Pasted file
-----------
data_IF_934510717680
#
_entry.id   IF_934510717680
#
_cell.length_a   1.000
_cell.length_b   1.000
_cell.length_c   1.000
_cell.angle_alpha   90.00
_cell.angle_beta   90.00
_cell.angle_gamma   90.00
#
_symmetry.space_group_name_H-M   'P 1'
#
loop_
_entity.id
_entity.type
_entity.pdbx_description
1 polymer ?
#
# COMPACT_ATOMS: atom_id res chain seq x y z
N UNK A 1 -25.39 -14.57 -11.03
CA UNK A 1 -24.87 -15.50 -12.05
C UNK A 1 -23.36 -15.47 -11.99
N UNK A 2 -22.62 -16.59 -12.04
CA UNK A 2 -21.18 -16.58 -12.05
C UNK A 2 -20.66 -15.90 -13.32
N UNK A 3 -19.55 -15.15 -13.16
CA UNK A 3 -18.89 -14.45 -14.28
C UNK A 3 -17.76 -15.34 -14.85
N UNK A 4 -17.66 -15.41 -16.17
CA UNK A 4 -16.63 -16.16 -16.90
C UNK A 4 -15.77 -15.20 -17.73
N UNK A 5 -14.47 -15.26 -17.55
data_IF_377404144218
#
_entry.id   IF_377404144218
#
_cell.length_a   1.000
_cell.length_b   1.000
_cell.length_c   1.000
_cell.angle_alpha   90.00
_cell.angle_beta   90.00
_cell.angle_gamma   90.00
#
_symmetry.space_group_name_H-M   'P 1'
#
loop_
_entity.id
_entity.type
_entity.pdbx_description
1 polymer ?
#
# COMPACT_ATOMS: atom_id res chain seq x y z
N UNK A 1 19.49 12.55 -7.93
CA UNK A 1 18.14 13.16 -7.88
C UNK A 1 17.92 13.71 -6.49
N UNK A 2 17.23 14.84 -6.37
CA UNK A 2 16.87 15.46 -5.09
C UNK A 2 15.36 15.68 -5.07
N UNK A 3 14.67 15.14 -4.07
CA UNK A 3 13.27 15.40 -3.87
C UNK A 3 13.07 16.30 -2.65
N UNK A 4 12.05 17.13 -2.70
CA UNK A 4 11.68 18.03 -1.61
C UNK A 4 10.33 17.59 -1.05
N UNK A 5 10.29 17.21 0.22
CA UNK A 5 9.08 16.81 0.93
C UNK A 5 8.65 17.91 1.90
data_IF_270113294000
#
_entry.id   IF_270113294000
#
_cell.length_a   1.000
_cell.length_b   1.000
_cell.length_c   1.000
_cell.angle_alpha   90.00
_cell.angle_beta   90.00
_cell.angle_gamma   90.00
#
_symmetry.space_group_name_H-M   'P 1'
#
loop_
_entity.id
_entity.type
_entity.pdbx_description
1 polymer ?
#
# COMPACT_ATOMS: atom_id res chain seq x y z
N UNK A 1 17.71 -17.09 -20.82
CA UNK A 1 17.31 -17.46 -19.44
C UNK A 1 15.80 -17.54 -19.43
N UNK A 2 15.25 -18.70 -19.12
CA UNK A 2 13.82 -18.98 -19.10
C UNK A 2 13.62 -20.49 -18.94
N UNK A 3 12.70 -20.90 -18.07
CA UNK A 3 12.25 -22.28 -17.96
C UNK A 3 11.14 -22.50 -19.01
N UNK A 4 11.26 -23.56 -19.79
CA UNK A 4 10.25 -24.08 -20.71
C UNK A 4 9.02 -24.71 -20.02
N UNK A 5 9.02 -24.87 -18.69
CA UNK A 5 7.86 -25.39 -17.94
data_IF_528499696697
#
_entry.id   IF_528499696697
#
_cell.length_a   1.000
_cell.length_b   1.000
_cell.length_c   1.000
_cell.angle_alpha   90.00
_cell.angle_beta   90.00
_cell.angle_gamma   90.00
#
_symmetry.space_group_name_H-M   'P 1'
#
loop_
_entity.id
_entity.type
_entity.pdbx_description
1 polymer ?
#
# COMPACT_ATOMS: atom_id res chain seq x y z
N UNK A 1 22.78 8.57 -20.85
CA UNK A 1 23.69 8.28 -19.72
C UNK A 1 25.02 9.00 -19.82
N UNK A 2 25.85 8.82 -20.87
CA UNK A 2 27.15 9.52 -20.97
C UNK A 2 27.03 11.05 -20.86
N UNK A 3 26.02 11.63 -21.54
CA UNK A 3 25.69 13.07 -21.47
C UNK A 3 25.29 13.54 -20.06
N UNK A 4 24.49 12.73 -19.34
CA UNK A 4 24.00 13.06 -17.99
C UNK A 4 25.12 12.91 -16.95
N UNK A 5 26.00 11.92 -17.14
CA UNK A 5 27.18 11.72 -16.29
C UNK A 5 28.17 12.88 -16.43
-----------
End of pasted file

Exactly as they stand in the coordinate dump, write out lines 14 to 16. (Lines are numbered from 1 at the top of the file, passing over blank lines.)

loop_
_entity.id
_entity.type